In response to questions from the Chair regarding the membership of learning mentors and how individuals could better support young people, officers confirmed that it was a legal requirement that staff members such as social workers were not permitted to apply to become a learning mentor due to conflicts of interest. Rather there were working programmes for staff to champion a child’s education and do more.
ACTION: Legal advice to be sought on the legality of care leavers and other members becoming a mentor.
The Youth Engagement Summer Activities Update report is attached.
The report highlighted the success of the summer activities. The report specifically reviewed engagement with young children in care, though provision in all locations were available and accessible for all children.
Officers talked of the new youth centre Legacy that opened in the north of the borough. It was noted that there was no provision for children in the south of the borough and therefore difficult for young children in that area to travel to Legacy. Further discussions revealed that extra provision was desired in the south of the borough which was addressed with officers.
The Panel discussed sessions of activities that were not reflected in the report and highlighted the challenges identified, such as the changes in staff and the low numbers of attendees. There were also missed opportunities from an arranged trip to bring together unaccompanied minor young children to become part of EMPIRE.
The Panel heard the feedback from the young people which highlighted their feeling that the groups were not blended together.
Following the feedback to the Panel, officers informed that Youth Engagement Team had been good and consistent within the service, but the service needed a clear session plan for consistency. This would need to cover meetings, topics, planning trips and to include all those involved.
In response to questions from Members of the Panel relating to how every young person in care can automatically become a member of EMPIRE, officers said that every child who became a looked after child would automatically become an EMPIRE member Additionally, there were further opportunities to engage young people with EMPIRE relationship which continued with care leavers.
The Panel discussed the importance of the Virtual School becoming involved in the relationship with EMPIRE, as there were services that could be offered including Special Educational Needs (SEN) support. With more agencies involved, all services had an important role to play in promoting EMPIRE as this would help it expand. Going forward, every young person would be encouraged to join and participate in activities knowing what EMPIRE was.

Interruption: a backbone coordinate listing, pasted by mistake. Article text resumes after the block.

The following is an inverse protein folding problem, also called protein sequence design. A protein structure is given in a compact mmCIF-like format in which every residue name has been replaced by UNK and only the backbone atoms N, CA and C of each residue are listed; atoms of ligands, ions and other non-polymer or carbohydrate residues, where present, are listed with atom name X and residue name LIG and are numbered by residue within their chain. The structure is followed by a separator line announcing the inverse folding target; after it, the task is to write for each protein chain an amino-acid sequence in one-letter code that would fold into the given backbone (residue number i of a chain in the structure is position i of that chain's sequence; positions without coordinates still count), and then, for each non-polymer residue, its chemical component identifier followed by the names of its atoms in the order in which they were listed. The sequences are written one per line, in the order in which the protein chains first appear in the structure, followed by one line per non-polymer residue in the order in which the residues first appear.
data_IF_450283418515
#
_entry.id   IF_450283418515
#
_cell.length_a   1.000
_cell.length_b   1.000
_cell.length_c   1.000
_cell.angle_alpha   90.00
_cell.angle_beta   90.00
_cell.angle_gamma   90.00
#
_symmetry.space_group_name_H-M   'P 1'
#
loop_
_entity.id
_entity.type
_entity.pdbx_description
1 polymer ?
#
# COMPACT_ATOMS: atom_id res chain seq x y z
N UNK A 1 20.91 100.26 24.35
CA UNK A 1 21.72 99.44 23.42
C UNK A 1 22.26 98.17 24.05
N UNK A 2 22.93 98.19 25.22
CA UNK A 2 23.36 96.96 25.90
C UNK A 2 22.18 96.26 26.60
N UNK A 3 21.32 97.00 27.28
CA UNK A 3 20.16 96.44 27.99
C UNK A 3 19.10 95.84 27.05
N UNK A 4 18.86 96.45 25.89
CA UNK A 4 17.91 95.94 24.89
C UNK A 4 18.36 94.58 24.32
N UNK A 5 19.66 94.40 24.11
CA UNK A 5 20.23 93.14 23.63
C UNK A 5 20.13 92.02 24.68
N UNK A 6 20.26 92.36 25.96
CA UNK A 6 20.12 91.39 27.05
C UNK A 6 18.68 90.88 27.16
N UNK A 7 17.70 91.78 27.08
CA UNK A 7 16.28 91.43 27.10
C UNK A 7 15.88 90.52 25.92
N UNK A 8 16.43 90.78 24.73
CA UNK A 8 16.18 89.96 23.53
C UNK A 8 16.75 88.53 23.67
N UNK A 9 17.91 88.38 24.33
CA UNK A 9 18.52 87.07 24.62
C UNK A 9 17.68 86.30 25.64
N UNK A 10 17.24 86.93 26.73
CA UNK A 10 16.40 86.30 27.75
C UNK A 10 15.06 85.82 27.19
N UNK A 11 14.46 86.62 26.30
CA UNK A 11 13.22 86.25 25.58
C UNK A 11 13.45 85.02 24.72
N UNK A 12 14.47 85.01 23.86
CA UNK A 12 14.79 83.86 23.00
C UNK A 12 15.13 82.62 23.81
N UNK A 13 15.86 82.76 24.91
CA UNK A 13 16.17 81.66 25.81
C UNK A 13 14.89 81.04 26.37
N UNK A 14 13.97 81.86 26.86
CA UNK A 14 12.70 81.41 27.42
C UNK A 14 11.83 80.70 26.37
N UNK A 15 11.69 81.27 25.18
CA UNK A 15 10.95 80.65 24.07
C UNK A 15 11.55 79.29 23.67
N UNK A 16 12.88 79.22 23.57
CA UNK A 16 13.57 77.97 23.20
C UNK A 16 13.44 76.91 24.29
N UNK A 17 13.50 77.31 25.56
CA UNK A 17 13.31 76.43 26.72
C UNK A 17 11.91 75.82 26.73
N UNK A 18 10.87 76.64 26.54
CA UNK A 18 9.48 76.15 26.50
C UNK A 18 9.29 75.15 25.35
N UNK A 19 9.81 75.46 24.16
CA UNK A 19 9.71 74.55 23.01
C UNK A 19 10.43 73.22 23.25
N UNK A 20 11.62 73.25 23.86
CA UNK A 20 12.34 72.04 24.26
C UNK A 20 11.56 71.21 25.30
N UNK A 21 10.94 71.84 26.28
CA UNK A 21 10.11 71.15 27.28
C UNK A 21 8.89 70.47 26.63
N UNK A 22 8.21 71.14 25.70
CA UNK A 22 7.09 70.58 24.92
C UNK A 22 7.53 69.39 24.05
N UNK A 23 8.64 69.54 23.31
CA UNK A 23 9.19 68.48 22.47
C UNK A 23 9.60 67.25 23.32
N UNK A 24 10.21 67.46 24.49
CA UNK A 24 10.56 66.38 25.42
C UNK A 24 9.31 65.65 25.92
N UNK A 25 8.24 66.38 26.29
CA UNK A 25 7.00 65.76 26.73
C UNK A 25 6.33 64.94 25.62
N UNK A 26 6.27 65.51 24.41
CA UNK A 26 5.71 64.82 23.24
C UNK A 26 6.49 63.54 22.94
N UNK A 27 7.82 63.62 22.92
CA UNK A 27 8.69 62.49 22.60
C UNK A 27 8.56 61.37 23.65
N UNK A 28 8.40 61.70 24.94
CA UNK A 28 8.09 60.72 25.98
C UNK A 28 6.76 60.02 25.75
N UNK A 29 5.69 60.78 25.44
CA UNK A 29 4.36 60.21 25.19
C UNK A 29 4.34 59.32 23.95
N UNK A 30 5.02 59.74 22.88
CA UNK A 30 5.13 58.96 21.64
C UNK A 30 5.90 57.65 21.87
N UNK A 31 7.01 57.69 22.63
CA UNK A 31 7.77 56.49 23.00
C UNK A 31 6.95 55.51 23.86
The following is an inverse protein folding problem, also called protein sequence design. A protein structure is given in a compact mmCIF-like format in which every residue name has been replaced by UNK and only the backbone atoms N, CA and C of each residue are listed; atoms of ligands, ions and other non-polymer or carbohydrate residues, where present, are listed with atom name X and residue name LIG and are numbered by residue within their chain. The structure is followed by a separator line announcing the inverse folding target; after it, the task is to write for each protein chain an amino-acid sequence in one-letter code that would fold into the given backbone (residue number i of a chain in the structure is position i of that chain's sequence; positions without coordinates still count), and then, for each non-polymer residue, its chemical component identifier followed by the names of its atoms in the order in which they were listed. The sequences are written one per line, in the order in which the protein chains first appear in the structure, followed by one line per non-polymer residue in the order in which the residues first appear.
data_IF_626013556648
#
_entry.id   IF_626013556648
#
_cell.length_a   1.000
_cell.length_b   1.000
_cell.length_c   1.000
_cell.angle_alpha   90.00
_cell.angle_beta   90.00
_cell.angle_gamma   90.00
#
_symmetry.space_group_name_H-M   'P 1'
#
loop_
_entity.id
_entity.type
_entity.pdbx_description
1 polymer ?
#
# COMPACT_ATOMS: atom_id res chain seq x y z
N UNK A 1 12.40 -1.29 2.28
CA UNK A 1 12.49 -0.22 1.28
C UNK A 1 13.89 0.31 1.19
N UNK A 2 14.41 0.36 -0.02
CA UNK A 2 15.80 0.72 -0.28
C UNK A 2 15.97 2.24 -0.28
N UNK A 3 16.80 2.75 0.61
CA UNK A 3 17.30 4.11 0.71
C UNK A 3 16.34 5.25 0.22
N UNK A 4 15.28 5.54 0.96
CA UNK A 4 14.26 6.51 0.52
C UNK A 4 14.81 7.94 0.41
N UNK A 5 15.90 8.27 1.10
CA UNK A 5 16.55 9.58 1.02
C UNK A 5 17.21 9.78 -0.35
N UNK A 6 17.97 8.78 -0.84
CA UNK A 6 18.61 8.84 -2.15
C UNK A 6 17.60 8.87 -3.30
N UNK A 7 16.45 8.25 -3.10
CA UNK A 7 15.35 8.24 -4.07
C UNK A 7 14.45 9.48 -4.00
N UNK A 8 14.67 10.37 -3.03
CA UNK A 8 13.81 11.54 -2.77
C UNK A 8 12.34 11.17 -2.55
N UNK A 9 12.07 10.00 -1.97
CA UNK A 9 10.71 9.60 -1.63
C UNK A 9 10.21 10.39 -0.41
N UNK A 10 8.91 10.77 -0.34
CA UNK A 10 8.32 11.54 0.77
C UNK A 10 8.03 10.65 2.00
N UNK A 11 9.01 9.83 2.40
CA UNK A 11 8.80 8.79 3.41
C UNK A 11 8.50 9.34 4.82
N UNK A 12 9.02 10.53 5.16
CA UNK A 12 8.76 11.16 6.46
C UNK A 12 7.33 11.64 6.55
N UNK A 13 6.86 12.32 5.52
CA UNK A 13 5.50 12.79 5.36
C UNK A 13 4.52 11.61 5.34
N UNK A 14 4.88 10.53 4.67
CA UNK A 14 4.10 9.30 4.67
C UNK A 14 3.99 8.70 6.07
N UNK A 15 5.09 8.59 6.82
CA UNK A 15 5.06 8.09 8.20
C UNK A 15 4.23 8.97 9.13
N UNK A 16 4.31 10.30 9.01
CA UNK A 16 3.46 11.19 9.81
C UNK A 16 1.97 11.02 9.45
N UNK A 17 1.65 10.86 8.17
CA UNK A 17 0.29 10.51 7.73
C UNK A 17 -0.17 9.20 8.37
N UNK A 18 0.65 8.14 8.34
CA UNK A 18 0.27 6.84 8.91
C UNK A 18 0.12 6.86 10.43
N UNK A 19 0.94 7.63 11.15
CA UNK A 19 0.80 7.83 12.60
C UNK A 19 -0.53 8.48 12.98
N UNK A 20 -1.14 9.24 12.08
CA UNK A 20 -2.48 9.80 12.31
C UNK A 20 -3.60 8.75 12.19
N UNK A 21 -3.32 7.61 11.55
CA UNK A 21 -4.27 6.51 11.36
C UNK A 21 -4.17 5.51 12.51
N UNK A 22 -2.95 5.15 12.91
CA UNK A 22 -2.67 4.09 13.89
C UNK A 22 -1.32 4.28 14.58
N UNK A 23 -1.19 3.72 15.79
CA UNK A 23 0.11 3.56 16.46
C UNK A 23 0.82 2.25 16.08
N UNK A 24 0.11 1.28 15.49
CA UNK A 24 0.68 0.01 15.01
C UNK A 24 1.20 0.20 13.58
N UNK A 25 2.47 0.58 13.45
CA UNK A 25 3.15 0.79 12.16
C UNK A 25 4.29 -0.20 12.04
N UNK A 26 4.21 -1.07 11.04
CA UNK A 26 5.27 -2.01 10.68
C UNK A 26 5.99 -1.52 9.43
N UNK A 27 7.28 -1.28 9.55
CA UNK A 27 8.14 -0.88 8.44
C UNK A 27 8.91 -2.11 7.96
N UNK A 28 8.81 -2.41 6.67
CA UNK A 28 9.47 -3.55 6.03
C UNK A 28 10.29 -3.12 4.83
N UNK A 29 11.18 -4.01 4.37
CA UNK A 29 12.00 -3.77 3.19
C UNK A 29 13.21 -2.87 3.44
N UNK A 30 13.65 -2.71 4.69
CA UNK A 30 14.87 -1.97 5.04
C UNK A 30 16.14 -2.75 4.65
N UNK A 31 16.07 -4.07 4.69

ACTION: For the Care Leaver Representative (Ashleigh) and the Virtual School (Sarah) to be added to social care; and for the Virtual School and youth engagement to work closely together, to support groups to sell EMPIRE to the young people.
How has the Panel helped Children in Care today?
For the panel to consider how its work at the meeting will improve services for children in care.
The Panel highlighted the following accomplishments and discussed changes to help Children in Care. This included:
§ The positive work the Virtual School had accomplished;
§ The summer school activities were positive for the young people in the borough;
§ Seeing the school exam results of looked after children in the hope to see more encouraging results;
§ The Panel agreed that the young people and care leavers should be encouraged in becoming independent visitors with more training provided where their experience and story’s would be valuable to other young people.
ACTION: To have a mid-year report of Virtual School for evaluation.
ACTION: To have the voice of the child and young people involved in training [offered by Hackney Child and Tainted Love]. Recommended training be offered to every Member for all to have a better understating of the voice of the child. Training to be taken separately to Panel meetings.
ACTION: For the Panel to meet with EMPIRE once or twice a year.
To consider and approve the Panel’s work programme for the municipal year 2018/19.
The Chair requested for the work programme to be revised.
ACTION: To discuss subjects and themes for the Corporate Parenting Panel Work Programme.
ACTION: For the Participation Plan to run alongside the Corporate Parenting Panel work programme and to have a draft participation plan at the next meeting.
Exclusion of the Press and Public
The following motion is to be moved and seconded where it is proposed to exclude the press and public from the remainder of a meeting:
“That, under Section 100A(4) of the Local Government Act, 1972, the press and public be excluded from the meeting for the following items of business on the grounds that it involves the likely disclosure of exempt information falling within those paragraphs indicated in Part 1 of Schedule 12A of the Local Government Act 1972, as amended.”